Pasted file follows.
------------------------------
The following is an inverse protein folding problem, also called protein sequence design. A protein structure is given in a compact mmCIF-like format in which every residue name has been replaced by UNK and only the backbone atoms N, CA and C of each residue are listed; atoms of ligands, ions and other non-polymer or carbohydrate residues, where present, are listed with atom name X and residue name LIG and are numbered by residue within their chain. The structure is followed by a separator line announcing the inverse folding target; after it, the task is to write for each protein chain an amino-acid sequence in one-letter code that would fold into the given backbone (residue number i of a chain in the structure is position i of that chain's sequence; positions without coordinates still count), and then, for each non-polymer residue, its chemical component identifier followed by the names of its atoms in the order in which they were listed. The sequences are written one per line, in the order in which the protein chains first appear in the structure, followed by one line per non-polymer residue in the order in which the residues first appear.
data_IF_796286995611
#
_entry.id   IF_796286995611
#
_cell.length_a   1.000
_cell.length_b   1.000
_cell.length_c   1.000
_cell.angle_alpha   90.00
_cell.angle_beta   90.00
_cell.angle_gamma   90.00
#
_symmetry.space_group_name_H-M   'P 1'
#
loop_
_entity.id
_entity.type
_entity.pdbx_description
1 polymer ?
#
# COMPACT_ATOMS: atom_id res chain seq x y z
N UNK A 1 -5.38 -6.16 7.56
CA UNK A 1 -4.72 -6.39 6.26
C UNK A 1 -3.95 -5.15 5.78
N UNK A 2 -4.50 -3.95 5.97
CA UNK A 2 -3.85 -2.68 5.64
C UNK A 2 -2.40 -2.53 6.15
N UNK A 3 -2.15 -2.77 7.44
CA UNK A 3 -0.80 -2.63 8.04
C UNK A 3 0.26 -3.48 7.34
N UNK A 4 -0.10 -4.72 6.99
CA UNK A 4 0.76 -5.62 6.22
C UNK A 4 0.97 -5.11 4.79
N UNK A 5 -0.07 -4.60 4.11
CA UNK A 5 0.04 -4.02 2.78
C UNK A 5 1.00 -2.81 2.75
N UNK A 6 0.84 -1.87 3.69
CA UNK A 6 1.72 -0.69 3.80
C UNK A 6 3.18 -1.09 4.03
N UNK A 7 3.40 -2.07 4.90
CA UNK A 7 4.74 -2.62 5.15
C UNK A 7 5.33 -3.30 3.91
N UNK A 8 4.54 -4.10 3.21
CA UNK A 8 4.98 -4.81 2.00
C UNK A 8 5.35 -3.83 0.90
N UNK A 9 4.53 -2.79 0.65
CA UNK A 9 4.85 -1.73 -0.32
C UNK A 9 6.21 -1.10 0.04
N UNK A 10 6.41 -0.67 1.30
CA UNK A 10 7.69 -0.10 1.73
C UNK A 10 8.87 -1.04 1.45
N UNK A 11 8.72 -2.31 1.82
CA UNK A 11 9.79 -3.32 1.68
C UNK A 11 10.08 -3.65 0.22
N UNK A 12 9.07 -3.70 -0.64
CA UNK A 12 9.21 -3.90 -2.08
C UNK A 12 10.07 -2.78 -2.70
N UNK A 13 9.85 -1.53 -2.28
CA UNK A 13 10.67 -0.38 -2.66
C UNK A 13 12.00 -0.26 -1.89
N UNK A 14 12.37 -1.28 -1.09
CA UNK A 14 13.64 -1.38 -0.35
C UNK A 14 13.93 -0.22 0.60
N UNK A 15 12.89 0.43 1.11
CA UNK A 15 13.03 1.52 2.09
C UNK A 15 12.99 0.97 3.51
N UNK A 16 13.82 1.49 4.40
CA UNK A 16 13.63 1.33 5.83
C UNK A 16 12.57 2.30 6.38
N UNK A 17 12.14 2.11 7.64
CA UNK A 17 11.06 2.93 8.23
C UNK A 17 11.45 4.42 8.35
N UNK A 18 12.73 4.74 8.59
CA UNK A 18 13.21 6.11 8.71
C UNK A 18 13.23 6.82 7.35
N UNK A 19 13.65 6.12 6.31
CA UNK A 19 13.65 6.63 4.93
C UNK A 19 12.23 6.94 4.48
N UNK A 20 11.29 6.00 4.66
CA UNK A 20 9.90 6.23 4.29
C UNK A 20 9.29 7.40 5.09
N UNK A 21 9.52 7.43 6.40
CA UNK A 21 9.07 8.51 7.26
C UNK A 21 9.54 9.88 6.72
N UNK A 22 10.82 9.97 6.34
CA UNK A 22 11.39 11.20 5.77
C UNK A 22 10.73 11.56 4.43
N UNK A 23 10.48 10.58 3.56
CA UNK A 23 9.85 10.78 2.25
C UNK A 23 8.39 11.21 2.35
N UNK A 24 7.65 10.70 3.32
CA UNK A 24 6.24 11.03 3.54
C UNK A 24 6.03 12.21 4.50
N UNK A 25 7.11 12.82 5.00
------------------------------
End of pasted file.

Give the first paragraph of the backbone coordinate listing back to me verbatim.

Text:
The following is an inverse protein folding problem, also called protein sequence design. A protein structure is given in a compact mmCIF-like format in which every residue name has been replaced by UNK and only the backbone atoms N, CA and C of each residue are listed; atoms of ligands, ions and other non-polymer or carbohydrate residues, where present, are listed with atom name X and residue name LIG and are numbered by residue within their chain. The structure is followed by a separator line announcing the inverse folding target; after it, the task is to write for each protein chain an amino-acid sequence in one-letter code that would fold into the given backbone (residue number i of a chain in the structure is position i of that chain's sequence; positions without coordinates still count), and then, for each non-polymer residue, its chemical component identifier followed by the names of its atoms in the order in which they were listed. The sequences are written one per line, in the order in which the protein chains first appear in the structure, followed by one line per non-polymer residue in the order in which the residues first appear.